The CAR releases new breast imaging guidelines

OTTAWA, Oct. 24, 2013 /CNW/ - As part of its mission, the Canadian Association of Radiologists (CAR) actively disseminates recommendations for best practices in medical imaging by creating and updating guidelines and advisories for radiologists, other physicians, healthcare professionals, healthcare policy makers and the public.

The CAR Practice Guidelines and Technical Standards for Breast Imaging and Intervention were developed by practicing radiologists and breast imaging experts using the most accurate and relevant information regarding breast imaging. They are based primarily on radiological literature, and also on the latest data, while taking into consideration the vast technological advances in breast imaging technology and quality control in recent history.

The guidelines address the whole spectrum of care, including breast imaging and intervention, the qualifications and responsibilities of the personnel involved, equipment guidelines (doses, radiation protection), processing and labeling of images, reporting, quality assurance, and explain in detail the various screening methods currently in use (x-ray, ultrasound, MRI, etc.).

Of particular interest are the recommendations for breast screening intervals, as follows: every year (40-49 age group) and every one to two years (50-74 age group) for women in each of these age groups who have no previous history of breast cancer. For women over the age of 74 who are in good general health, one- to two-year intervals are recommended. Ultimately, women have a choice regarding whether or not to undergo screening. This important decision should be made based on discussions with their healthcare provider. Although the age-standardized mortality rate for breast cancer has fallen by more than 35% since 1986,1 which is largely attributed to the contribution of widespread population-based screening mammography, it remains the second leading cause of cancer deaths in Canadian women. Screening for early detection gives patients more treatment options, less invasive forms of treatment and better survival rates.2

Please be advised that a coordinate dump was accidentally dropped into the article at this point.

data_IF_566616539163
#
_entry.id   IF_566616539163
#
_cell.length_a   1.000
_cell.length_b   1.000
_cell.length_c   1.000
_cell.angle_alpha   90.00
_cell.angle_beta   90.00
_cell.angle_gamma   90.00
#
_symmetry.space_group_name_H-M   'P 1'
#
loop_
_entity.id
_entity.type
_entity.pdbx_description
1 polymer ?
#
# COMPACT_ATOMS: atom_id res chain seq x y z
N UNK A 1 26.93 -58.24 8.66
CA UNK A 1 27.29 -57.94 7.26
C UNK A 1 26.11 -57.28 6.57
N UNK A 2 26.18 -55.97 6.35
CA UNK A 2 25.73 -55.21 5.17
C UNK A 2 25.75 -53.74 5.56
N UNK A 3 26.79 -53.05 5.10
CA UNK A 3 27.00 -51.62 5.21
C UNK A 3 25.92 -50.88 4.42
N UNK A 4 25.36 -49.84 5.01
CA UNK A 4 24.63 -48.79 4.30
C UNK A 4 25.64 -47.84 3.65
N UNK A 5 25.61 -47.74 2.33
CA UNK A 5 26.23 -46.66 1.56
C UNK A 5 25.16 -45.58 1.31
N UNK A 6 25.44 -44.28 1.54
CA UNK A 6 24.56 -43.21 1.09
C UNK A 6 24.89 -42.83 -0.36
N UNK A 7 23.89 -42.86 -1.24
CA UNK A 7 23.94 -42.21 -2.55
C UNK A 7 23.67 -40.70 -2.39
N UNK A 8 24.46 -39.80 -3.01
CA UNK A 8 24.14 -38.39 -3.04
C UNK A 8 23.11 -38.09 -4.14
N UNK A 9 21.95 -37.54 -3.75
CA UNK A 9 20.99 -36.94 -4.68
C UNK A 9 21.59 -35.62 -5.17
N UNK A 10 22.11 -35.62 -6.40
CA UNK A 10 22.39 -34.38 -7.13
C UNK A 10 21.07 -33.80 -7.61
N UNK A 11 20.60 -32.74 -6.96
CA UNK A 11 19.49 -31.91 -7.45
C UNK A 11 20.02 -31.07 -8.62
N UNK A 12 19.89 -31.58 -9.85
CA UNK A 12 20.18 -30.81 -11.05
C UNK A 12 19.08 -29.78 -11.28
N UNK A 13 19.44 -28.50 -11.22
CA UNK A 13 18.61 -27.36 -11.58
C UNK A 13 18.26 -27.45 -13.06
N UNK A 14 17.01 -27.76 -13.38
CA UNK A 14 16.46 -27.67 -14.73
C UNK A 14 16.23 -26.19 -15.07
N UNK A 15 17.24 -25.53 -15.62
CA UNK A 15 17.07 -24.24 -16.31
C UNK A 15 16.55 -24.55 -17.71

Medical guidelines impact the health of Canadians as they are vital in helping healthcare professionals make the right choices for their patients. There can be confusion among healthcare practitioners and patients about best practices. To this end, the CAR is striving to minimize public confusion through the development of patient information resources.

The CAR advises healthcare professionals to consider these valuable guidelines when making decisions regarding breast health and patient healthcare.

About the CAR
The Canadian Association of Radiologists (CAR) is the national voice of radiology, committed to promoting the highest standards in patient‐centered imaging, lifelong learning and research. Radiologists are an integral part of the healthcare team.

1 Canadian Cancer Society. Breast Cancer Statistics 2011.
2 Canadian Breast Cancer Foundation.

SOURCE: Canadian Association of Radiologists

For further information:

Josée Roy‐Pilon, Director of Communications and Events
Canadian Association of Radiologists
613 860‐3111, ext. 203

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